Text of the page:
Prestigious Marie Curie Fellowship awarded to early career researcher
Dr Alejandra Acevedo-Fani’s research career is about to take a leap with the award of a prestigious Marie Skłodowska-Curie Individual Fellowship (IF) within the EU Horizon 2020 research programme. These 2-year fellowships are extremely competitive and Dr Acevedo-Fani’s project proposal was recognised with a seal of excellence. She will take up her new position as a Marie Curie Fellow within the Iberian Nanotechnology Laboratory (INL) in Braga, Northern Portugal in March 2020. Dr Acevedo-Fani will be splitting her time equally between Portugal and New Zealand, over the next 4 years, working on both her new fellowship and continuing her Research Officer’s role at the Riddet Institute.
Alejandra is thrilled to receive the fellowship, especially being recognised as one of the programmes best proposals,” I am very excited about this development in my career and the opportunities the fellowship provides. The Marie Curie Scheme is very competitive and although a new call for fellowship applications is open every year, we know that not many get funded. It is highly prestigious and to have my proposal granted is a great reward, as well as it being recognized as high-quality. Horizon 2020 is the biggest EU Research and Innovation programme and it is an honour to be included in it.”
“The advantage of being a Marie Curie Fellow is that it opens up so many opportunities. professionally and it provides career enhancement. This fellowship is orientated to fully support the career development and prospects of the researcher, but both the profile of the institution you are coming from and going to must be high quality. There is a large and well-established community of Marie Curie fellows and this provides not only knowledge exchange opportunities but also networks via gatherings and conferences. Essentially, I lead the project and that is a wonderful learning opportunity for me as an early stage career researcher. With this advantage, I hope that after my fellowship, I can move to a more senior position that will take me to the next level on my career path. And I can enjoy New Zealand and European summers every year!”, Alejandra says.
Dr Acevedo-Fani’s fellowship project is entitled “Advancing Frontiers in personalised foods for seniors through nanotechnology and 3D printing aiming at enhanced nutrition and superior flavour”. Her focus on the elderly section of the population is a conscious choice to anticipate a modern food and nutrition trend. About 25% of the human population is elderly and this sector of the population is growing, especially in Europe. The elderly population have special nutritional requirements: balancing the need for different nutrition together with the issues of slowing appetite and difficulties with chewing and swallowing.
Dr Acevedo-Fani’s project will create new food structures, that provide flavour, health-promoting properties, are visually appealing and deliver the right balance of nutrients whilst being acceptable to the elderly palate. She will apply technology from 3D printing and nanotechnology to improve or design food with personalized nutrition and deliver the right nutrients for elderly people. 3D printing has been used recently to create shapes and limited products but has not been applied to functional foods or personalized nutrition. “From my research interest point of view, I want to do research on future food systems and utilize new nano technologies or materials to create new foods, especially new foods with high nutrition and high value. This interface between food science and nutrition is where I want to enhance my knowledge, as well as learning new tools in nanotechnology and 3-D printing”. she says.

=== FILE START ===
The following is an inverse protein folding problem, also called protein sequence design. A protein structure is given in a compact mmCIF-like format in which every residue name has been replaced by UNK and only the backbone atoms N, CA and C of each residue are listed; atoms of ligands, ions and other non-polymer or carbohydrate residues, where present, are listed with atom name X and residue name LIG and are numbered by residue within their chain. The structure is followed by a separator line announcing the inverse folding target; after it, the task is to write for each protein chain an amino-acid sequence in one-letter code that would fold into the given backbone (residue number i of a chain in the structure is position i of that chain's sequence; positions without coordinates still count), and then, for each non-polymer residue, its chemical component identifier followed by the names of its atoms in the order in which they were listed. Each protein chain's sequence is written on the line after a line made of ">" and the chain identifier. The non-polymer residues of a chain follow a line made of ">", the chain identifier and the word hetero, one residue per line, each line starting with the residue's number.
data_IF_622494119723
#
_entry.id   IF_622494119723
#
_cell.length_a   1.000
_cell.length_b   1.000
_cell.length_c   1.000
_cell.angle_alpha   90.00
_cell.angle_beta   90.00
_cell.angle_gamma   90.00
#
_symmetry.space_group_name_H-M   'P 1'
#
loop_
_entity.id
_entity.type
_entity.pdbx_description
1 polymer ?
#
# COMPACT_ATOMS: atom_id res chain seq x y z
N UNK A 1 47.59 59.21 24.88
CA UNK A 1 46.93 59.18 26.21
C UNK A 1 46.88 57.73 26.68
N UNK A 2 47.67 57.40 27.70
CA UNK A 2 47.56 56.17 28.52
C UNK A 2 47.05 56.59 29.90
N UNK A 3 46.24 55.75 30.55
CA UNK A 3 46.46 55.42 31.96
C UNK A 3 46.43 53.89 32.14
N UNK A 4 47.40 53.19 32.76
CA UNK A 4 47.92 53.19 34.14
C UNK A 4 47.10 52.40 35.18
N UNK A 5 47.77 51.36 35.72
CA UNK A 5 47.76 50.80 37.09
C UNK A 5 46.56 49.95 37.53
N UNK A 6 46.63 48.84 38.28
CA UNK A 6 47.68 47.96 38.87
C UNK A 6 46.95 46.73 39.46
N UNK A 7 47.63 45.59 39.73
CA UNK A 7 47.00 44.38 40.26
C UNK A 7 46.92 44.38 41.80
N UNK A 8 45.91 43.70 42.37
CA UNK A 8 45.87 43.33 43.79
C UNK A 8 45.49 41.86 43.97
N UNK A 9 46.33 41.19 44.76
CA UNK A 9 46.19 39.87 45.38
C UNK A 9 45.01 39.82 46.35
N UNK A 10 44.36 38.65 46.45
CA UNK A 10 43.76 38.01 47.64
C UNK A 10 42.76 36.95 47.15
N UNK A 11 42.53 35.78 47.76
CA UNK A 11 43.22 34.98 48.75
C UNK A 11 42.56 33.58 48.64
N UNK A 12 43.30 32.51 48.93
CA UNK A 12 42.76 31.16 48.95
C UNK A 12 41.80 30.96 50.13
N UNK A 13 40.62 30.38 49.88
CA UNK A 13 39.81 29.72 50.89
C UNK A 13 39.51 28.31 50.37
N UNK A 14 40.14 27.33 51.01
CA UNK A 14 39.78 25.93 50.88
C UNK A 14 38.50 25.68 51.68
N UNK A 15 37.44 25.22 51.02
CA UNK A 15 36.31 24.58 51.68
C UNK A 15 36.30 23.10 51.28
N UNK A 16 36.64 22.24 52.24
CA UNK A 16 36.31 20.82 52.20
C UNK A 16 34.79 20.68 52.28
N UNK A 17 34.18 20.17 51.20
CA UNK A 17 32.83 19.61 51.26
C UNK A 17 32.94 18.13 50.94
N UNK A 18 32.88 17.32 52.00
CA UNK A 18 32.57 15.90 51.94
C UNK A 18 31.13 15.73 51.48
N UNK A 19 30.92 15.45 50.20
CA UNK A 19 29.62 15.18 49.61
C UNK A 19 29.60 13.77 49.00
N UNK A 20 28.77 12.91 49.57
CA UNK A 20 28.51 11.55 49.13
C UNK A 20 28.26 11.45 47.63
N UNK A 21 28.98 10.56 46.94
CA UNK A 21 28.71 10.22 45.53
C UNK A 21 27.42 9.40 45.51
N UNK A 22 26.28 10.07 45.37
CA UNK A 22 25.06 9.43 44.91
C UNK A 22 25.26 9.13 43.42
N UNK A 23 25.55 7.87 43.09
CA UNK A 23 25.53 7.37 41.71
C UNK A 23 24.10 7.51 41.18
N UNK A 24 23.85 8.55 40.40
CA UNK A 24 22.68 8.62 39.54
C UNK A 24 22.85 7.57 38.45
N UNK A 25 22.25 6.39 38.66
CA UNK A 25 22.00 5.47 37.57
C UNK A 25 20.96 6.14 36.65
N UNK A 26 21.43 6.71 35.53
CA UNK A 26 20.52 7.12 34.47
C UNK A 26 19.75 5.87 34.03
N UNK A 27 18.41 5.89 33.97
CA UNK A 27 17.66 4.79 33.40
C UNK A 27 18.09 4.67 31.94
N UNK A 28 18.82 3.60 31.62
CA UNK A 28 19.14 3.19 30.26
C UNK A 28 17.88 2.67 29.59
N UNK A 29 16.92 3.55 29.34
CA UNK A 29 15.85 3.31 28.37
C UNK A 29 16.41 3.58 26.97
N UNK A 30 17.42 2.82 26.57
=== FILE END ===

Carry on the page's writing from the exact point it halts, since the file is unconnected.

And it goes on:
Alejandra will be collaborating and working with Dr Miguel Cerqueira at the Iberian Nanotechnology Laboratory, a leader in the field of nanotechnology applications in Europe. This research institute is made up of Iberian (Portuguese and Spanish) and international scientists and is relatively new – formed about ten years ago by the Iberian governments. It is hoped this first collaboration will initiate a long-term relationship, working together on new projects and with transfer of staff and students between Portugal and New Zealand. The first of these will be a doctoral student intern who will visit New Zealand with Dr Acevedo-Fani in September 2020.
Distinguished Professor Harjinder Singh, director of the Riddet Institute congratulates Dr Acevedo-Fani and is delighted to retain her expertise within the institute, while also enabling her development. “Alejandra has been a great asset to the Institute since her arrival in 2016. This next step for her will not only develop her as an individual but as an early career researcher and leader. Her plan to return to New Zealand each year ensures the close collaboration with the INL will be maintained and opportunities for others to follow in her footsteps will be created. The joining together of the institutions intellectually is very exciting and provides the opportunity for new areas of research to develop. The seal of excellence is a high endorsement of her calibre as a scientist – something that the team at the Institute know and have benefited from over the last few years. We wish her every success for our new working arrangement.”